CS 107 - 6/24/15
setw (10) - setw() is a function
functions take parameter information
(the item(s) in the parantheses)
Prof. Troy normally uses the printf() from the C stdio.h library
for formatting output.
printf ("%10.3f", x);
The above seems easier to Prof. Troy than
cout << set1(10) << setprecision(3) << x ;
Re-write the NESTED-IF Statement from Monday 6/22 in its
most verbose manner
int average;
char grade;
cin >> average;
if ( average >= 90 )
{
grade = 'A';
}
else
{
if ( average >= 80 )
{
grade = 'B';
}
else
{
if ( average >= 70 )
{
grade = 'C';
}
else
{
if ( average >= 60 )
{
grade = 'D';
}
else
{
grade = 'F';
}
}
}
}
cout << "The final grade is: " << grade << endl;
A very poor indentation pattern
if (
average >=
90
)
{
grade
= 'A' ;
}
The above is harder to understand (IMHO) than:
if ( average >= 90 )
{
grade = 'A';
}
Another poor indentation is:
if ( average >= 90 )
grade = 'A';
else if ( average >= 80 )
grade = 'B';
else if ( average >= 70 )
grade = 'C';
else if ( average >= 60 )
grade = 'D';
else
grade = 'F';
Echo Back - show the user what he/she typed, so they can
verify the input is correct.
int weight;
cout << " Enter the weight amount: " ;
cin >> weight;
// the following line is the "ECHO BACK" line
cout << "The weight amount entered was : " << weight << endl;
Relational operators: == != < <= > >=
compare two value and "return" a boolean value
If we want a complex boolean expression, we may need to use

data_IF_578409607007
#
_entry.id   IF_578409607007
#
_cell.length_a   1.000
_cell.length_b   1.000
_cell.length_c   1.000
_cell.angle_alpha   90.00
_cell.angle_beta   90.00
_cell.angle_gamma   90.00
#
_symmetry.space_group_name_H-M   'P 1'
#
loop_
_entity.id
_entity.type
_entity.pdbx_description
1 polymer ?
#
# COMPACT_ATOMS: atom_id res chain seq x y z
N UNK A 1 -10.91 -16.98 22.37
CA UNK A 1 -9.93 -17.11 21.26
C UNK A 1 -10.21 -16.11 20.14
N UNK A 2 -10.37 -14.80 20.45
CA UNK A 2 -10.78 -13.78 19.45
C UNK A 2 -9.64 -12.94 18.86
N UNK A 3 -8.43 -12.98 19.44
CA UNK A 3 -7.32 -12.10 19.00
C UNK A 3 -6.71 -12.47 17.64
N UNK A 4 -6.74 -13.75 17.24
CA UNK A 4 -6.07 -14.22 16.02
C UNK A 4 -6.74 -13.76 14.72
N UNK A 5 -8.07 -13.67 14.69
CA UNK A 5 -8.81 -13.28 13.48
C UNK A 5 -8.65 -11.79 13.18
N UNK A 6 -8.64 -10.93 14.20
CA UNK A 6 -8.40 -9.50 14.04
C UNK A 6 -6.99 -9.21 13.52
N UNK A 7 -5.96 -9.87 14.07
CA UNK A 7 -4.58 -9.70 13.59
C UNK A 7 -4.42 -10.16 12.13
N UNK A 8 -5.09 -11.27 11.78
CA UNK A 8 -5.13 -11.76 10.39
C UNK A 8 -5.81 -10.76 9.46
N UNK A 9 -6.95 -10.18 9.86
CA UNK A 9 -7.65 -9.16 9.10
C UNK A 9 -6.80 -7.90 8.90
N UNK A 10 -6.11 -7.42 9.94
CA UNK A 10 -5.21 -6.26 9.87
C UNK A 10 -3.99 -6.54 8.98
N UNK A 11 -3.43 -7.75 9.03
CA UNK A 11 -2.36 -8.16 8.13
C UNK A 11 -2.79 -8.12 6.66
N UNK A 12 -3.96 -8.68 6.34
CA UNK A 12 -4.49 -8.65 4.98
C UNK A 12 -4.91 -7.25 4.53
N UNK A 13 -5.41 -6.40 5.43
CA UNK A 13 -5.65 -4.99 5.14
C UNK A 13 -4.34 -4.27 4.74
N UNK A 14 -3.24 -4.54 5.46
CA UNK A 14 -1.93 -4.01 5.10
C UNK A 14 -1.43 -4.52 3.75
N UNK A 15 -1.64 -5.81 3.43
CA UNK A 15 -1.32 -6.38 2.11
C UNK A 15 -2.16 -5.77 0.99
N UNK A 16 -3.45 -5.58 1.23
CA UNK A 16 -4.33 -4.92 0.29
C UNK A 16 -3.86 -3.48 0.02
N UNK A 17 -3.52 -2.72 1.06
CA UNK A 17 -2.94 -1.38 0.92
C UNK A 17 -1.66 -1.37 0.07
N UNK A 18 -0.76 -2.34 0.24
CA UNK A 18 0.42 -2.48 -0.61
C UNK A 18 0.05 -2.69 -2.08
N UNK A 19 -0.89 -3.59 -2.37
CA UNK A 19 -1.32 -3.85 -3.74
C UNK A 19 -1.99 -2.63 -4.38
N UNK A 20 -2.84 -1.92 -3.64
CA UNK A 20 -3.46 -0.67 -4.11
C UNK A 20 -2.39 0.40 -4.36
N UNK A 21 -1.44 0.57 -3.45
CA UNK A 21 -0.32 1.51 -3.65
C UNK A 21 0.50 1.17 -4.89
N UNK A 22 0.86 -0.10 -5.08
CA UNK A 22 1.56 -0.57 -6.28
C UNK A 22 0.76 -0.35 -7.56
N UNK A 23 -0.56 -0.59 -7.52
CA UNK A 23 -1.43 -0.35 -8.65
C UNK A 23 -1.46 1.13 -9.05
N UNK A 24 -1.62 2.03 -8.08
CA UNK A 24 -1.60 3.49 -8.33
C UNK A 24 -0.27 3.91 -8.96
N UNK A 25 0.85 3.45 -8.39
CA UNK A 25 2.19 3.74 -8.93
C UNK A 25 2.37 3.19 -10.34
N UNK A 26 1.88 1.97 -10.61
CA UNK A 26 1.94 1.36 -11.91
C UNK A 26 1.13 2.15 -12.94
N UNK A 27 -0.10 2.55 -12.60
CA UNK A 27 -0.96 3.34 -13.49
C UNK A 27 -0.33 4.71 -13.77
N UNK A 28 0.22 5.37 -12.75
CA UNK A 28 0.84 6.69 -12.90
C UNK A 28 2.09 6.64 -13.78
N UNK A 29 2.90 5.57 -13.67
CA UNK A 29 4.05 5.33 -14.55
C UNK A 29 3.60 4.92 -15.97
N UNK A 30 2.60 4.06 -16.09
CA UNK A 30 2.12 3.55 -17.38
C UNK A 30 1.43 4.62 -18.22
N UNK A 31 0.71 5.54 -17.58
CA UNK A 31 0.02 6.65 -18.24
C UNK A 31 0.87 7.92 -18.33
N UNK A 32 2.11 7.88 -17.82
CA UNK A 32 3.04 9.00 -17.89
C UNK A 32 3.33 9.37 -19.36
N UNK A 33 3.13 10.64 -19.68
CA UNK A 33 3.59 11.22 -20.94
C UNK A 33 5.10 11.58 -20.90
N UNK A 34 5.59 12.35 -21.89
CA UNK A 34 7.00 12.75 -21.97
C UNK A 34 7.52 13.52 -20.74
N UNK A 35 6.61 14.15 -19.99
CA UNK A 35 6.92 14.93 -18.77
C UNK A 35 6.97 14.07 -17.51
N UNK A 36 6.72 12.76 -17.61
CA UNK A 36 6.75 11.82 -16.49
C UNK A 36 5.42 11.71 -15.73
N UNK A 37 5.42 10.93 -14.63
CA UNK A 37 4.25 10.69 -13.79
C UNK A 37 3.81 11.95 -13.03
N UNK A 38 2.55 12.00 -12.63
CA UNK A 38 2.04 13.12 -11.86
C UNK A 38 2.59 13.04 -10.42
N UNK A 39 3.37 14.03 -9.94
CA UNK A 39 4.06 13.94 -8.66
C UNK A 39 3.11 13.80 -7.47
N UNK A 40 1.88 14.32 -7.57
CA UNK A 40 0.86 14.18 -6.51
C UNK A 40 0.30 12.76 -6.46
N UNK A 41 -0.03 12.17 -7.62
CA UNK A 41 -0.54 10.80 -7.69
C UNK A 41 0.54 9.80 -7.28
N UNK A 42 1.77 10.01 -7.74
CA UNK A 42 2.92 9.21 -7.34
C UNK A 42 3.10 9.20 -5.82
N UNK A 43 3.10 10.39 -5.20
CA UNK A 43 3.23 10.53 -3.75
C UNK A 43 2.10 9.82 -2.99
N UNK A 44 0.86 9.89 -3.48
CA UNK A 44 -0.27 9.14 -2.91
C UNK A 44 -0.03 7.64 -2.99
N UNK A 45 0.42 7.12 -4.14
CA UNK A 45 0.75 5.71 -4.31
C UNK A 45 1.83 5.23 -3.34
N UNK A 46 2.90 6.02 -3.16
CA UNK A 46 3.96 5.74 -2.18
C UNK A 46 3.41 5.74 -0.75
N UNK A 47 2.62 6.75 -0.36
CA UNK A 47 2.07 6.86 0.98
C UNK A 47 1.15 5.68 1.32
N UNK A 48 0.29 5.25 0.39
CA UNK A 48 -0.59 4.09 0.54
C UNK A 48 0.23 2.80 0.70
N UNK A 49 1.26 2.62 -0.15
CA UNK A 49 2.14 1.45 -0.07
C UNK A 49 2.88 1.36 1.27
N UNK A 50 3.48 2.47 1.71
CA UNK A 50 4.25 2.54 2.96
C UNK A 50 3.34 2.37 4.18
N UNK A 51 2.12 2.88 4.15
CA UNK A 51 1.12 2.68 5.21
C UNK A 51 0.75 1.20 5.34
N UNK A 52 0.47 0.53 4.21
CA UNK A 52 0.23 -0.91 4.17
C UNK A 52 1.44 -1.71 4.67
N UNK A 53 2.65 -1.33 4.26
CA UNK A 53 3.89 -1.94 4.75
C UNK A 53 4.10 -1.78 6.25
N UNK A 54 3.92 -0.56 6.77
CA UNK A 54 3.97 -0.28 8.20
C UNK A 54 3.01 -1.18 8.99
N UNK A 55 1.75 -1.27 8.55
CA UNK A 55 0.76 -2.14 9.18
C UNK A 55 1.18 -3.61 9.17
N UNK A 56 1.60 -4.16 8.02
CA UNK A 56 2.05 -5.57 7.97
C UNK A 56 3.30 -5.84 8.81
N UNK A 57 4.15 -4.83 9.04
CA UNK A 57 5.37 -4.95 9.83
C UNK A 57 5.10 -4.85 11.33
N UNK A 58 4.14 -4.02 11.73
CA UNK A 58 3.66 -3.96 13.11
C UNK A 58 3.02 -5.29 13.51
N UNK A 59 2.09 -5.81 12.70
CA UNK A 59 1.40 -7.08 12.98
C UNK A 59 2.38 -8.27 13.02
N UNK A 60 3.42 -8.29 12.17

the Boolean Operators
Take one or two Boolean values and "return" a Boolean
based on the operation being performed.
In C/C++ we have 3 Boolean Operators
- AND &&
- OR ||
- NOT !
For the AND Operation, it will "return" a TRUE value if
both operands are TRUE; otherwise it will "return" a
FALSE value.
Check for a value in the range from 10 to 20 inclusive:
if ( (value >= 10) && (value <= 20) )
For the OR Operation, it will "return" a TRUE value if
at least one operand is TRUE; otherwise if will "return"
a FALSE value.
Check if a value is outside of the range from 10 to 20 inclusive:
if ( ( value < 10 ) || ( value > 20 ) )
TRUTH TABLES:
x y | x && y x || y !x !y
---------|----------------------------------
T T | T T F F
T F | F T F T
F T | F T T F
F F | F F T T
For the NOT Operation, IT IS A UNARY OPERATION (taking
only one operand).
If the operand is TRUE, NOT "returns" a FALSE value.
If the operand is FALSE, NOT "returns" a TRUE value.
if ( ! ( value > 10 ) )
This example of NOT is most often written using a differnt
relational operator
To identify if a student is in the C or D range
int average;
char grade;
cin >> average;
if ( ( average < 80 ) && ( average >= 60 ) )
{
cout << "The student is in the C/D Range" << endl;
}
Looping Statements - Chapter 6 The while statement
Repeat a block of code "while some condition is true"
Syntax:
while ( )
{
;
}
Print the numbers from 1 to 10
int value;
value = 1; // initialization
while ( value <= 10 ) // condition
{
cout << value << endl; // body statement(s)
value = value + 1; // increment statement
}